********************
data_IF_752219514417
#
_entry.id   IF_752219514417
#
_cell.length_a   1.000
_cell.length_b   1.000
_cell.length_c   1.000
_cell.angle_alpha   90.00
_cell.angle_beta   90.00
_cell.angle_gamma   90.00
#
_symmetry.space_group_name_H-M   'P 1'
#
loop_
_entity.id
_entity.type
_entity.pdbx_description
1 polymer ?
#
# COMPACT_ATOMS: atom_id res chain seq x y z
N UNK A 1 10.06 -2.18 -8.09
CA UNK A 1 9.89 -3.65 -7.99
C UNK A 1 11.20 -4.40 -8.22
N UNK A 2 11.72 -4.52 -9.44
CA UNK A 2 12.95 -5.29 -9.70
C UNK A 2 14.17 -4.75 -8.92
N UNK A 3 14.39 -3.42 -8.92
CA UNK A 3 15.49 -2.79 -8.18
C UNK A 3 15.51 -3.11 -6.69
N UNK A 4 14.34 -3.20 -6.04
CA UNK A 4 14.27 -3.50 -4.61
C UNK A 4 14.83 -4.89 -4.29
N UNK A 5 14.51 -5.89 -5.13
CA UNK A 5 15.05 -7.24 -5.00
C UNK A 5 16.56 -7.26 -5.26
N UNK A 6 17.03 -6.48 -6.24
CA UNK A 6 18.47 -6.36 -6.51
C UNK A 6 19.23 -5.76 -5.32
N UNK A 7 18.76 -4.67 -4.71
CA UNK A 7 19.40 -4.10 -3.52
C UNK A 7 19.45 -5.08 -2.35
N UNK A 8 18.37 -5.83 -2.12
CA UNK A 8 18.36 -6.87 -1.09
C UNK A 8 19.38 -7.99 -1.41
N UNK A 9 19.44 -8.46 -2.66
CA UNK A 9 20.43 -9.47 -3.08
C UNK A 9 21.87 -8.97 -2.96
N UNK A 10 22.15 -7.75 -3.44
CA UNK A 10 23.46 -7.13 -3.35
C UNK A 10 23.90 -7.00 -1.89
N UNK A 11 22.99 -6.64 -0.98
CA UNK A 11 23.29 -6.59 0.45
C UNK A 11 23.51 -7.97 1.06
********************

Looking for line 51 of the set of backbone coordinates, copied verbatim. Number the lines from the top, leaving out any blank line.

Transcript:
N UNK A 11 22.99 -6.64 -0.98